26743. “I give you this charge, that you shall be of my Privy Council and content yourself to take pains for me and my realm. This judgement I have of you, that you will not be corrupted with any manner of gift and that you will be faithful to the State, and that without respect of my private will, you will give me that counsel that you think best: and, if you shall know anything necessary to be declared to me of secrecy, you shall show it to myself only and assure yourself I will not fail to keep taciturnity therein. And therefore herewith I charge you. Administering the oath of office to William Cecil as Secretary of State, November 20, 1558, as quoted in Elizabeth I: The Word of a Prince, A Life from Contemporary Documents, by Maria Perry, Chapter V, Section: To make a good account to Almighty God” ― Queen Elizabeth I
26732. “(Response to King Erik XIV of Sweden’s proposal of marriage:) “[W]hile we perceive … the zeal and love of your mind towards us is not diminished, yet in part we are grieved that we cannot gratify your Serene Highness with the same kind of affection. And that indeed does not happen because we doubt in any way of your love and honour, but, as often we have testified both in words and writing, that we have never yet conceived a feeling of that kind of affection towards anyone. We therefore beg your Serene Highness again and again that you be pleased to set a limit to your love, that it advance not beyond the laws of friendship for the present nor disregard them in the future. … We certainly think that if God ever direct our hearts to consideration of marriage we shall never accept or choose any absent husband how powerful and wealthy a Prince soever. But that we are not to give you an answer until we have seen your person is so far from the thing itself that we never even considered such a thing. I have always given both to your brother … and also to your ambassador likewise the same answer with scarcely any variation of the words, that we do not conceive in our heart to take a husband but highly commend this single life, and hope that your Serene Highness will no longer spend time in waiting for us.” ― Elizabeth I, Collected Works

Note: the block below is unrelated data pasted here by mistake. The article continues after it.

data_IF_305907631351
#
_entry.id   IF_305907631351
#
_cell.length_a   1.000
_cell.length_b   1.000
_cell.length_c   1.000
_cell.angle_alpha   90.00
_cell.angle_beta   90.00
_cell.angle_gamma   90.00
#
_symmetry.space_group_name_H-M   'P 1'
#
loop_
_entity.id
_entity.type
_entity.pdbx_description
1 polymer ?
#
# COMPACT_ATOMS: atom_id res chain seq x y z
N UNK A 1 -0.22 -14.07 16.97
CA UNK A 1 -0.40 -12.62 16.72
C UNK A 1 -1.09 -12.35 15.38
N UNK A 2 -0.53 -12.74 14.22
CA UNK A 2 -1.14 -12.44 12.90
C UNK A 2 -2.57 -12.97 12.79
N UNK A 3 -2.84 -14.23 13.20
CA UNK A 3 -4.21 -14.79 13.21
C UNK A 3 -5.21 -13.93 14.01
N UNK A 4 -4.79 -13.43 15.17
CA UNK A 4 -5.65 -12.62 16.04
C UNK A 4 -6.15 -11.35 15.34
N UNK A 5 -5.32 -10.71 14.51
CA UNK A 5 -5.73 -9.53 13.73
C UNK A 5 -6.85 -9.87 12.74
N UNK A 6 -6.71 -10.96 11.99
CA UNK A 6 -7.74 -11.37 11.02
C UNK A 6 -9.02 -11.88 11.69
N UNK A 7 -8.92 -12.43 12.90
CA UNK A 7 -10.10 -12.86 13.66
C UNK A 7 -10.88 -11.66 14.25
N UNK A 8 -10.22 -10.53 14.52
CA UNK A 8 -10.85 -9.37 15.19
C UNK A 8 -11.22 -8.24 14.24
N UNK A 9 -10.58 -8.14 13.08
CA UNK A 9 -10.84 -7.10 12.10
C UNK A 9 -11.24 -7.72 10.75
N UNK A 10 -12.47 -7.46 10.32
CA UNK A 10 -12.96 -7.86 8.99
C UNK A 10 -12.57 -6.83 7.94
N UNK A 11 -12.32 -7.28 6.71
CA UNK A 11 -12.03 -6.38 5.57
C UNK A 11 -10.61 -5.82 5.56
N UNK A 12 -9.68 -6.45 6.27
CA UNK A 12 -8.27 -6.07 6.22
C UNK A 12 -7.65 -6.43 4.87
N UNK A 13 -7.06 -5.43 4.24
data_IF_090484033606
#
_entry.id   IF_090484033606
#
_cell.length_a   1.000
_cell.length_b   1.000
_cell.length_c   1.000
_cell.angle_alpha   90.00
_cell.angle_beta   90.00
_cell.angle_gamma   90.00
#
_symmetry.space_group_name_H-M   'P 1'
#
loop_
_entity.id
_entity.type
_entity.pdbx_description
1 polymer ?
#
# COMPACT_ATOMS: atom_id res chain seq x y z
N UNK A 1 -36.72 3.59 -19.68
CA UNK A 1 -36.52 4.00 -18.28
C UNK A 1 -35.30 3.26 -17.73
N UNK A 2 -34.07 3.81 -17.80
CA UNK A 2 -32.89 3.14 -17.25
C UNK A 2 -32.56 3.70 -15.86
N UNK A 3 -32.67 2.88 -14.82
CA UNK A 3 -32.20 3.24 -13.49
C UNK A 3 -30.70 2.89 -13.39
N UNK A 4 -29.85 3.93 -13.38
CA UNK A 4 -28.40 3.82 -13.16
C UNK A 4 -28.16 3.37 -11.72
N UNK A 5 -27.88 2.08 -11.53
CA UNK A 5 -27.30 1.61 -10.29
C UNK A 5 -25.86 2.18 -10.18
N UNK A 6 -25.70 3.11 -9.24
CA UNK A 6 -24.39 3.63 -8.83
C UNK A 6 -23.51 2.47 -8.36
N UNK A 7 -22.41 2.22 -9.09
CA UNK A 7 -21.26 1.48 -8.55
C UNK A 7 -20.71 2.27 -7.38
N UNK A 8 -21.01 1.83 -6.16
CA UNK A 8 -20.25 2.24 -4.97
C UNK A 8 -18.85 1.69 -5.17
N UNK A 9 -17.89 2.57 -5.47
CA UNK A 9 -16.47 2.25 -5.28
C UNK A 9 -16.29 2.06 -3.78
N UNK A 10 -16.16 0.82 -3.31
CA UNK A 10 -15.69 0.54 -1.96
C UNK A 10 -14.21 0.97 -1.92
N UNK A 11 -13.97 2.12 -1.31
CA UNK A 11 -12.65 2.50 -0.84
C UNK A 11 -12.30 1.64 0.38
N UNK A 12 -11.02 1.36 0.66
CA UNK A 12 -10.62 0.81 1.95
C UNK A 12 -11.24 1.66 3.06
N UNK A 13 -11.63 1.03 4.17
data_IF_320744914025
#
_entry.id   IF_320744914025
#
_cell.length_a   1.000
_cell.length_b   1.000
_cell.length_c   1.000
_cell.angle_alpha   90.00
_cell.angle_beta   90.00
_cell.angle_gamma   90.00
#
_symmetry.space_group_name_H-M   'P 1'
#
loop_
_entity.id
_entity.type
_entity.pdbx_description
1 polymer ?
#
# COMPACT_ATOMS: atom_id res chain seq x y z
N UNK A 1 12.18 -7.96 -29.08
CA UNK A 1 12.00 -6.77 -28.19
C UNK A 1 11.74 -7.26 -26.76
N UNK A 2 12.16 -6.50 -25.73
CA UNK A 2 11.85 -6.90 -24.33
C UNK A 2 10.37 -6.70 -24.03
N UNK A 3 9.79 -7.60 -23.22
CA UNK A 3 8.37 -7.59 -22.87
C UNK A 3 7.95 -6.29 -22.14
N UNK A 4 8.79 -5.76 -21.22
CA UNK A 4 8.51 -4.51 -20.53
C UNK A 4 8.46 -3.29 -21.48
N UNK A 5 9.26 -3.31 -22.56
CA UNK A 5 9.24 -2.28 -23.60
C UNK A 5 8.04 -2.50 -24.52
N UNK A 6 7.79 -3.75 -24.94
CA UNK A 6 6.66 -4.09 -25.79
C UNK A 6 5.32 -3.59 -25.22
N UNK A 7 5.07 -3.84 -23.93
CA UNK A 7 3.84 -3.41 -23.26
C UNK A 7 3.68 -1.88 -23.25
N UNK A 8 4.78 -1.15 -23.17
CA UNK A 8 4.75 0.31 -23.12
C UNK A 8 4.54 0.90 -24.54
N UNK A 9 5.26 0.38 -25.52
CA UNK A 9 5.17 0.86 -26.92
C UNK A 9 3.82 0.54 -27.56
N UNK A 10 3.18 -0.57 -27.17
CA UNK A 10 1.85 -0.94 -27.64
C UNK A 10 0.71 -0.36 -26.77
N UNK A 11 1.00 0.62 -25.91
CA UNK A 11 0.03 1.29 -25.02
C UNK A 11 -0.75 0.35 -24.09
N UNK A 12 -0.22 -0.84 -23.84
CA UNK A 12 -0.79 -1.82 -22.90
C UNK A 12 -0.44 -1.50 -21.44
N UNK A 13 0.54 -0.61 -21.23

26730. “[F]rom my years of understanding … I happily chose this kind of life in which I yet live [i.e., unmarried], which I assure you for my own part hath hitherto best contented myself and I trust hath been most acceptable to God. From the which if either ambition of high estate offered to me in marriage by the pleasure and appointment of my prince … or if the eschewing of the danger of my enemies or the avoiding of the peril of death … could have drawn or dissuaded me from this kind of life, I had not now remained in this estate wherein you see me. But so constant have I always continued in this determination … yet is it most true that at this day I stand free from any other meaning that either I have had in times past or have at this present.” ― Elizabeth I, Collected Works